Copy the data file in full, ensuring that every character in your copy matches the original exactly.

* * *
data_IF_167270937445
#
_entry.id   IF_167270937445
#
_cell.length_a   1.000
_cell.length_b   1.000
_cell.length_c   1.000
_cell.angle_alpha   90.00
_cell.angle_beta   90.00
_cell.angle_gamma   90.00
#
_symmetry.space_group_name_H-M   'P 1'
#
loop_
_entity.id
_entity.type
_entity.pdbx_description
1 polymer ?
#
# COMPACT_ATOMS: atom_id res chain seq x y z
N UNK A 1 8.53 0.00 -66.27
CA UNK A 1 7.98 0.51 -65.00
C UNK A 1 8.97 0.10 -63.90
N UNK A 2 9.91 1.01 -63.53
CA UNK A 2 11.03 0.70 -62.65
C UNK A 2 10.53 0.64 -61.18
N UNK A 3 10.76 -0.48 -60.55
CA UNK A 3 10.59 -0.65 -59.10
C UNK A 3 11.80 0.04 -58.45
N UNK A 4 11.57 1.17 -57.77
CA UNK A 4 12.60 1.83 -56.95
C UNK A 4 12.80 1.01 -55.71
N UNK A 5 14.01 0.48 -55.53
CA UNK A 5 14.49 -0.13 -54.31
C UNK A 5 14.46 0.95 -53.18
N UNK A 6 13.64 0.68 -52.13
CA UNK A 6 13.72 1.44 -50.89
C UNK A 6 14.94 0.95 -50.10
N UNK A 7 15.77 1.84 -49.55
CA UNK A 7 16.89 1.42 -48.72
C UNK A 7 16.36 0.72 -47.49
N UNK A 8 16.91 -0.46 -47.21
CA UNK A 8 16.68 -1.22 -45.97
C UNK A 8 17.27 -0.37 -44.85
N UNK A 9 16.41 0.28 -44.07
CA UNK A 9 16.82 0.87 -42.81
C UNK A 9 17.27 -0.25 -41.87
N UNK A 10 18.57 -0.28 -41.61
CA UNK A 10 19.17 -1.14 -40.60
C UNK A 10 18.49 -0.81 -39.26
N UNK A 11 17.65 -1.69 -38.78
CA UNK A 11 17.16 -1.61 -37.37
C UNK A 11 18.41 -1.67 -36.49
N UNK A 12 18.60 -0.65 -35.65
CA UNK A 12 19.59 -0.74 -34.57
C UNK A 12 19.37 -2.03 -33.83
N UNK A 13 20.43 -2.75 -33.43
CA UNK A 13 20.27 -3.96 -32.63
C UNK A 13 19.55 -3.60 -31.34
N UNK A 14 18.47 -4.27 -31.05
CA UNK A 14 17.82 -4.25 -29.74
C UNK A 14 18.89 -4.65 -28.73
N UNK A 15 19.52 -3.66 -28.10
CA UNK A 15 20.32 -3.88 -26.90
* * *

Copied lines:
data_IF_167270937445
#
_entry.id   IF_167270937445
#
_cell.length_a   1.000
_cell.length_b   1.000
_cell.length_c   1.000
_cell.angle_alpha   90.00
_cell.angle_beta   90.00
_cell.angle_gamma   90.00
#
_symmetry.space_group_name_H-M   'P 1'
#
loop_
_entity.id
_entity.type
_entity.pdbx_description
1 polymer ?
#
# COMPACT_ATOMS: atom_id res chain seq x y z
N UNK A 1 8.53 0.00 -66.27
CA UNK A 1 7.98 0.51 -65.00
C UNK A 1 8.97 0.10 -63.90
N UNK A 2 9.91 1.01 -63.53
CA UNK A 2 11.03 0.70 -62.65
C UNK A 2 10.53 0.64 -61.18
N UNK A 3 10.76 -0.48 -60.55
CA UNK A 3 10.59 -0.65 -59.10
C UNK A 3 11.80 0.04 -58.45
N UNK A 4 11.57 1.17 -57.77
CA UNK A 4 12.60 1.83 -56.95
C UNK A 4 12.80 1.01 -55.71
N UNK A 5 14.01 0.48 -55.53
CA UNK A 5 14.49 -0.13 -54.31
C UNK A 5 14.46 0.95 -53.18
N UNK A 6 13.64 0.68 -52.13
CA UNK A 6 13.72 1.44 -50.89
C UNK A 6 14.94 0.95 -50.10
N UNK A 7 15.77 1.84 -49.55
CA UNK A 7 16.89 1.42 -48.72
C UNK A 7 16.36 0.72 -47.49
N UNK A 8 16.91 -0.46 -47.21
CA UNK A 8 16.68 -1.22 -45.97
C UNK A 8 17.27 -0.37 -44.85
N UNK A 9 16.41 0.28 -44.07
CA UNK A 9 16.82 0.87 -42.81
C UNK A 9 17.27 -0.25 -41.87
N UNK A 10 18.57 -0.28 -41.61
CA UNK A 10 19.17 -1.14 -40.60
C UNK A 10 18.49 -0.81 -39.26
N UNK A 11 17.65 -1.69 -38.78
CA UNK A 11 17.16 -1.61 -37.37
C UNK A 11 18.41 -1.67 -36.49
N UNK A 12 18.60 -0.65 -35.65
CA UNK A 12 19.59 -0.74 -34.57
C UNK A 12 19.37 -2.03 -33.83
N UNK A 13 20.43 -2.75 -33.43
CA UNK A 13 20.27 -3.96 -32.63
C UNK A 13 19.55 -3.60 -31.34
N UNK A 14 18.47 -4.27 -31.05
CA UNK A 14 17.82 -4.25 -29.74
C UNK A 14 18.89 -4.65 -28.73
N UNK A 15 19.52 -3.66 -28.10
CA UNK A 15 20.32 -3.88 -26.90